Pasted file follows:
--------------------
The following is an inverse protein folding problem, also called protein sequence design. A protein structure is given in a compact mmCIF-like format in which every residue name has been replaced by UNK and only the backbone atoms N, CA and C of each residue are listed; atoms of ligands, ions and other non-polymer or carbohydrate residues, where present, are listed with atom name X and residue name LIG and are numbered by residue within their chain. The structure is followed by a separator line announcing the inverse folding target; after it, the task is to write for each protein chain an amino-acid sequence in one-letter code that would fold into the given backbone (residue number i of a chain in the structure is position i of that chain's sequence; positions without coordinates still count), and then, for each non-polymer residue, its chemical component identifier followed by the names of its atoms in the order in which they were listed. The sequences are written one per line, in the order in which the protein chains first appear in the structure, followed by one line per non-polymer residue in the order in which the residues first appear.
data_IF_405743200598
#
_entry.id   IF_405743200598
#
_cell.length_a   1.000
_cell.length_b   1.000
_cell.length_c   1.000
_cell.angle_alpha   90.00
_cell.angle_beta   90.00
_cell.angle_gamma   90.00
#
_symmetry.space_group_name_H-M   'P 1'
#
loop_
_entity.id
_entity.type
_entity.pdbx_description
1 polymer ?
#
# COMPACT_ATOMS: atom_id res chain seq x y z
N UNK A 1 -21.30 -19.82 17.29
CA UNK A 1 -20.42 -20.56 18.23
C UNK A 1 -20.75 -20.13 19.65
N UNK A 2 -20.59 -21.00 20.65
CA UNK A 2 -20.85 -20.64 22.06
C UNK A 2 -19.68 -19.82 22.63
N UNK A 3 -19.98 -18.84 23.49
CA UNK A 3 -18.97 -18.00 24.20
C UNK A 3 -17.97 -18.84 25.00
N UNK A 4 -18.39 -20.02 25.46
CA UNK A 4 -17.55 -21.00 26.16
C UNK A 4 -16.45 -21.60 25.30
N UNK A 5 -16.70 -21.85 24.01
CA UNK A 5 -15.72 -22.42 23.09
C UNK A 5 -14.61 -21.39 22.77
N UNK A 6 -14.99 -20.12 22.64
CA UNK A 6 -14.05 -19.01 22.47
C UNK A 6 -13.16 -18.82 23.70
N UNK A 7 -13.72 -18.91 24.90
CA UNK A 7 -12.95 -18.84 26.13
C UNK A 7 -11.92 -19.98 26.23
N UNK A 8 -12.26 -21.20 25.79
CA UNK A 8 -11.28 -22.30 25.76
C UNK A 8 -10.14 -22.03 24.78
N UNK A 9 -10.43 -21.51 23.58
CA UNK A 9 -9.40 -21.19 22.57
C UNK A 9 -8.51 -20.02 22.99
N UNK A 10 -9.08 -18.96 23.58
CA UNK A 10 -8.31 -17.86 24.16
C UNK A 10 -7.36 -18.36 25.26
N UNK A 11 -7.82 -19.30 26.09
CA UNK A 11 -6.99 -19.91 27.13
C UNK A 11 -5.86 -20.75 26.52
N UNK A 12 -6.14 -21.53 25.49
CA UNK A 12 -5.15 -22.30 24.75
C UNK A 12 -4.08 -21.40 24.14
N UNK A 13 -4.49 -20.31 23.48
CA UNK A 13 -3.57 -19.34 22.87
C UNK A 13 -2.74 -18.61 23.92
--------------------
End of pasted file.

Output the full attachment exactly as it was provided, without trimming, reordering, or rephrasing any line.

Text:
The following is an inverse protein folding problem, also called protein sequence design. A protein structure is given in a compact mmCIF-like format in which every residue name has been replaced by UNK and only the backbone atoms N, CA and C of each residue are listed; atoms of ligands, ions and other non-polymer or carbohydrate residues, where present, are listed with atom name X and residue name LIG and are numbered by residue within their chain. The structure is followed by a separator line announcing the inverse folding target; after it, the task is to write for each protein chain an amino-acid sequence in one-letter code that would fold into the given backbone (residue number i of a chain in the structure is position i of that chain's sequence; positions without coordinates still count), and then, for each non-polymer residue, its chemical component identifier followed by the names of its atoms in the order in which they were listed. The sequences are written one per line, in the order in which the protein chains first appear in the structure, followed by one line per non-polymer residue in the order in which the residues first appear.
data_IF_405743200598
#
_entry.id   IF_405743200598
#
_cell.length_a   1.000
_cell.length_b   1.000
_cell.length_c   1.000
_cell.angle_alpha   90.00
_cell.angle_beta   90.00
_cell.angle_gamma   90.00
#
_symmetry.space_group_name_H-M   'P 1'
#
loop_
_entity.id
_entity.type
_entity.pdbx_description
1 polymer ?
#
# COMPACT_ATOMS: atom_id res chain seq x y z
N UNK A 1 -21.30 -19.82 17.29
CA UNK A 1 -20.42 -20.56 18.23
C UNK A 1 -20.75 -20.13 19.65
N UNK A 2 -20.59 -21.00 20.65
CA UNK A 2 -20.85 -20.64 22.06
C UNK A 2 -19.68 -19.82 22.63
N UNK A 3 -19.98 -18.84 23.49
CA UNK A 3 -18.97 -18.00 24.20
C UNK A 3 -17.97 -18.84 25.00
N UNK A 4 -18.39 -20.02 25.46
CA UNK A 4 -17.55 -21.00 26.16
C UNK A 4 -16.45 -21.60 25.30
N UNK A 5 -16.70 -21.85 24.01
CA UNK A 5 -15.72 -22.42 23.09
C UNK A 5 -14.61 -21.39 22.77
N UNK A 6 -14.99 -20.12 22.64
CA UNK A 6 -14.05 -19.01 22.47
C UNK A 6 -13.16 -18.82 23.70
N UNK A 7 -13.72 -18.91 24.90
CA UNK A 7 -12.95 -18.84 26.13
C UNK A 7 -11.92 -19.98 26.23
N UNK A 8 -12.26 -21.20 25.79
CA UNK A 8 -11.28 -22.30 25.76
C UNK A 8 -10.14 -22.03 24.78
N UNK A 9 -10.43 -21.51 23.58
CA UNK A 9 -9.40 -21.19 22.57
C UNK A 9 -8.51 -20.02 22.99
N UNK A 10 -9.08 -18.96 23.58
CA UNK A 10 -8.31 -17.86 24.16
C UNK A 10 -7.36 -18.36 25.26
N UNK A 11 -7.82 -19.30 26.09
CA UNK A 11 -6.99 -19.91 27.13
C UNK A 11 -5.86 -20.75 26.52
N UNK A 12 -6.14 -21.53 25.49
CA UNK A 12 -5.15 -22.30 24.75
C UNK A 12 -4.08 -21.40 24.14
N UNK A 13 -4.49 -20.31 23.48
CA UNK A 13 -3.57 -19.34 22.87
C UNK A 13 -2.74 -18.61 23.92